daisyUI

daisyUI

How I Learned To Stop Worrying And Love Utility Classes

Owen Jones's photo
Owen Jones
·Feb 26, 2022·

5 min read

Let me preface this by saying that I am not a UI designer. I have a lot of respect for people who are skilled at building beautiful, intuitive interfaces, but I'm not one of them. I'm not good at it, and I don't particularly enjoy it. My interest is more on the backend, which is why I chose to start developing with Django and leveraging lightweight tools to make the frontend part as easy as possible.

To kickstart my portfolio of pet projects, I recently started developing a simple website to allow users (if I ever get any) to keep track of all their memberships and subscriptions in one place. The idea is to be able to fill in details like the start date, billing period and amount, free trial expiry date and maybe things like licence keys or membership numbers for each subscription, and opt-in to alerts when a trial period or fixed-term membership is about to expire. It's early days and the site likely won't be hosted publicly for several weeks, but the code is hosted on my GitHub.

When I started building the landing page, I decided to give Tailwind CSS a try. While it would certainly have been easier to stick with Bootstrap, I figured I may as well add another string to my bow if I was going to the trouble of building an actual website (and if it ends up looking terrible, there's no real harm since I'm not expecting anyone to use it anyway). The main appeal to me was the fact I could stay in HTML and avoid jumping in and out of my stylesheets every time I wanted to tweak something.

Just after I made this decision, a chance exchange with @zkat__ on Twitter led me to discover daisyUI. Installed as a plugin for Tailwind, daisyUI provides a whole bunch of component classes (bundles of Tailwind utility classes in a simple wrapper allowing you to add individual components like cards, buttons, alerts and menus to your site with a consistent look and feel). Nothing prevents you from using standard Tailwind classes to override daisyUI's styles or build your own components, but the plugin provides an enormous array of components out of the box. daisyUI components

Once I had installed Tailwind for Django, adding daisyUI was incredibly simple. Just take care to put require("daisyui") after the standard Tailwind requirements in your tailwind.config.js file (hint for Django n00bs like myself: this file is in the static_src folder of your Tailwind-specific theme app).

The first step in building my site was to create the navbar, which is the one component which will remain fixed across all pages of the site. daisyUI has numerous examples of navbar layouts on their site, one of which is a responsive navbar showing a centered menu of buttons on large screens and a toggled dropdown menu on small screens. daisyUI responsive navbar example I knew I wanted a responsive site which would look good on mobile devices, so this was along the right lines. I opted to place the dropdown menu on the right, thus keeping the logo as an anchor in the top-left corner across all screen sizes. What I ended up with was the following (note that I'm using daisyUI's 'light' theme for my site; changing theme is as simple as adding the attribute data-theme="light" to the top-level html tag (in base.html). Responsive navbar for desktop and mobile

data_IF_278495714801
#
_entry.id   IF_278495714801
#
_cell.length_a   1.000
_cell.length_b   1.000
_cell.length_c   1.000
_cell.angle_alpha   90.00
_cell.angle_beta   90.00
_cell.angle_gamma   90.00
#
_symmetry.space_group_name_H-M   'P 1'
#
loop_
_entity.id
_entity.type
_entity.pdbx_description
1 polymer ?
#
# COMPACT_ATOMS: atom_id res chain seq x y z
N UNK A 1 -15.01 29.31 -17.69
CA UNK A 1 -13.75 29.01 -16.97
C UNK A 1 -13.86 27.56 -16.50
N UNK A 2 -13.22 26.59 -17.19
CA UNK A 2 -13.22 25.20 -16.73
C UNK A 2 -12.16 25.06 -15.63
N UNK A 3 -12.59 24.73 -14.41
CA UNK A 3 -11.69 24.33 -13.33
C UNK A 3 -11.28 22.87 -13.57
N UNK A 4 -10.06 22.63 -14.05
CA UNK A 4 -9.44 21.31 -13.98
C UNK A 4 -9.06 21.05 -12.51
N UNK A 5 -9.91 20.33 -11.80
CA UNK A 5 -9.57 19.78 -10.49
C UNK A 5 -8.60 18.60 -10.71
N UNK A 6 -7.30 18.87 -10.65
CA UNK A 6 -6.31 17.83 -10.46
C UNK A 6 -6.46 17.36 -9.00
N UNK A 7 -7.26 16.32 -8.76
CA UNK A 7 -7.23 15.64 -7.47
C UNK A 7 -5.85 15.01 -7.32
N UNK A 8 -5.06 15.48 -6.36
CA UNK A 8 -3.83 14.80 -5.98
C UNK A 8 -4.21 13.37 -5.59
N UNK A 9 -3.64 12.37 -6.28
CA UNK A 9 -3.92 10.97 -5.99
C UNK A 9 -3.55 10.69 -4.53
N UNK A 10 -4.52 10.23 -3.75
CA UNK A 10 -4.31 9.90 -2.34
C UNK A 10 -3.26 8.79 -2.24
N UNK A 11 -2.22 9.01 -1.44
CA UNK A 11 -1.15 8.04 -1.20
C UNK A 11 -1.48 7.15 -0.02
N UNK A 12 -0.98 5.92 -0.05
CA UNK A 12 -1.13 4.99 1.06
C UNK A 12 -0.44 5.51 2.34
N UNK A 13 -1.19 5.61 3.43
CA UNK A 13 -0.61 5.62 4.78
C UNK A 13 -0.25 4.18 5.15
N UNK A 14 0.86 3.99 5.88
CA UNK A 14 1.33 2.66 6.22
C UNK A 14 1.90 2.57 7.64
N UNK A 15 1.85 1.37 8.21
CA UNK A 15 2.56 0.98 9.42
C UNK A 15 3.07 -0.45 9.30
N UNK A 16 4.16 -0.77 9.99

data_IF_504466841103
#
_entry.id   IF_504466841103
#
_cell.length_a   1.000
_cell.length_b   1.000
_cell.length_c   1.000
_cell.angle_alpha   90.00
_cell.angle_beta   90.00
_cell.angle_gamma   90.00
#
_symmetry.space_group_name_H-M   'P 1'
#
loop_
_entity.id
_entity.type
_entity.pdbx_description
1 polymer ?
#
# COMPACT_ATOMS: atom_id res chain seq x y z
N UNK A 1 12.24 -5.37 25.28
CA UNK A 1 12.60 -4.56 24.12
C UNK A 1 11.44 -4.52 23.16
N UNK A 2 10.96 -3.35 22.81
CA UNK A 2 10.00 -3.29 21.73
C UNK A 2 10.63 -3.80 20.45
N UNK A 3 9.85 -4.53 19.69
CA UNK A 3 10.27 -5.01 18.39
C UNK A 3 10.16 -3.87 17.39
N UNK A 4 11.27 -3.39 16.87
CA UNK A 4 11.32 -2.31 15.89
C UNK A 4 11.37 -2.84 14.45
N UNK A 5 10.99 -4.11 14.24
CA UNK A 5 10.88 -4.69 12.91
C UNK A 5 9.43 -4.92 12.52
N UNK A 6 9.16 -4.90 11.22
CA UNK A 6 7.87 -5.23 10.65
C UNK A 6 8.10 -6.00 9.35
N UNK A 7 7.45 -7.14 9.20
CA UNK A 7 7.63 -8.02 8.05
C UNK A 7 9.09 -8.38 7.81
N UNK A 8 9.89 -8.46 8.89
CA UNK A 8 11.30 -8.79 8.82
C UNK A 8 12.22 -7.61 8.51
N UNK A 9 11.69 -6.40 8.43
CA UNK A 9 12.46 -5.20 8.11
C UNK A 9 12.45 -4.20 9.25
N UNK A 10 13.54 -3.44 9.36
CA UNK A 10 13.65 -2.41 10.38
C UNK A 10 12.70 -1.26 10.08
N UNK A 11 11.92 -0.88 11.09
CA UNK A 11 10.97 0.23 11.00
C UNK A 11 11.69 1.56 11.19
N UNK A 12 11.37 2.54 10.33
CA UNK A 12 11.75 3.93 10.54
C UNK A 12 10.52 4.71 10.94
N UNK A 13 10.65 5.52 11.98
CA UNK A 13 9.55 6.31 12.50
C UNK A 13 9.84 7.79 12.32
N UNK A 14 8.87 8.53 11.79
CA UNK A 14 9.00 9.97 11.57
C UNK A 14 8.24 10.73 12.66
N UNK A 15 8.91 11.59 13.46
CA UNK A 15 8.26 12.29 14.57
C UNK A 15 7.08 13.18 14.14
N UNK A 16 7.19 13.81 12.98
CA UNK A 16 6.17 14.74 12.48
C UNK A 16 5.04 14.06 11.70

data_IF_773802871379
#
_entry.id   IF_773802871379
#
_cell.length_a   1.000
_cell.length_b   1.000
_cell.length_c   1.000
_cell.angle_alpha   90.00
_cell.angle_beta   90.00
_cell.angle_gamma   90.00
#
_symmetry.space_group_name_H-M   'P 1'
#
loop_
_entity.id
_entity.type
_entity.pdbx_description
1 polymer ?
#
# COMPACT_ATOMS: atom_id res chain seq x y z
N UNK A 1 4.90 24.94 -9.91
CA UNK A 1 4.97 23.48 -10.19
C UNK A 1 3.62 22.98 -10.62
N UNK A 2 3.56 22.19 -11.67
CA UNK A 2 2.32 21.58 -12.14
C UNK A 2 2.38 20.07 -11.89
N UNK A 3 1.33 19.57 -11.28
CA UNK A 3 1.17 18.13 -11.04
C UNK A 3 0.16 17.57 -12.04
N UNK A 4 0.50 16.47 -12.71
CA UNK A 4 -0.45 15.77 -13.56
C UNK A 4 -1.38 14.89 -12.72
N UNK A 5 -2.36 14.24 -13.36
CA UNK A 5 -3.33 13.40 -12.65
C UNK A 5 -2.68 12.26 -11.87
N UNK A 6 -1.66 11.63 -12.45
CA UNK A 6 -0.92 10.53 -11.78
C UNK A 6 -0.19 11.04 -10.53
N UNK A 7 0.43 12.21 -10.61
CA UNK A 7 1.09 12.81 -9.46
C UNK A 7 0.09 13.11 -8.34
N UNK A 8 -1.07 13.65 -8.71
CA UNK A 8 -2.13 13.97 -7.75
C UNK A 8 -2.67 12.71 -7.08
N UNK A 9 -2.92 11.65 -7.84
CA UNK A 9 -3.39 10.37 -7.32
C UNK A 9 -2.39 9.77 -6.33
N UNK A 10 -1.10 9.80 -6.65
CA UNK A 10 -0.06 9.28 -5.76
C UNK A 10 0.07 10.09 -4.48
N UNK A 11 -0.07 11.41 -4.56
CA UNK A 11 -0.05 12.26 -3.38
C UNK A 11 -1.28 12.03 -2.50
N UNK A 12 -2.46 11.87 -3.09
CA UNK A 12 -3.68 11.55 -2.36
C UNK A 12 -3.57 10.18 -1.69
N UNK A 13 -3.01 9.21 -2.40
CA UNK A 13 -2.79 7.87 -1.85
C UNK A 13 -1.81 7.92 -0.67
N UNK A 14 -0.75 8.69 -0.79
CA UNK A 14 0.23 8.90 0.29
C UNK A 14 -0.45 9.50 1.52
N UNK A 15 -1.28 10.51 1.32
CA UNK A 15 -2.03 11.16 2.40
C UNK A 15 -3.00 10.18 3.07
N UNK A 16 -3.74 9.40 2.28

Setting components as hidden or visible for a given screen size is as simple as putting hidden lg:flex or flex lg:hidden respectively (the Tailwind tags sm, md, lg etc. mean that the chosen style will apply to the given screen size or larger, so that lg will override sm on large screens for example).

Now to the body of the homepage, I wanted to show an example of the kind of interface users could expect on the site (along with some brief introductory text). Once again, daisyUI has a 'table' component with numerous examples on the site, so I was able to use this as a basis for my design. I embedded the table in a 'card' component to group related elements, giving the following layout on the desktop site: MemberZone homepage for desktop I set the width of the table to the full screen by default, overriding it with half-width on large screens (as seen in the image above). Fixing the relative width of the columns allowed me to more easily tune the appearance of the table on different screen sizes (<table class="table table-fixed lg:w-1/2 w-full">). I also added the truncate class to the table header tags in the left column, allowing the text to be truncated as necessary to respect the column width on smaller screens. Specifying the styling for the text and button was similarly straightforward thanks to daisyUI's 'card' component: the text has the card-body class and the button has the card-actions class, with minor tweaks to the top margin in each case. The mobile version of the homepage looks like this (note that I've opened the dropdown menu in the top right so you can see the same 'Home', 'Memberships', 'About' and 'Login' options as on the desktop site): MemberZone mobile homepage with dropdown

It's safe to say that daisyUI has completely won me over, and I have no more worries about the use of Tailwind leading to messy, unmanageable HTML with dozens of utility classes in every tag. All of the usual Tailwind classes are still available should I want to customise the appearance of parts of my site, but daisyUI does most of the heavy lifting and I couldn't be happier with the result.

This blog post is the first of a series which I plan to write as the MemberZone site develops; the next post will focus on the use of htmx to add interactive single-page app style functionality to parts of the site without the need for React, Vue.js or any other bloated JavaScript framework.

 
Share this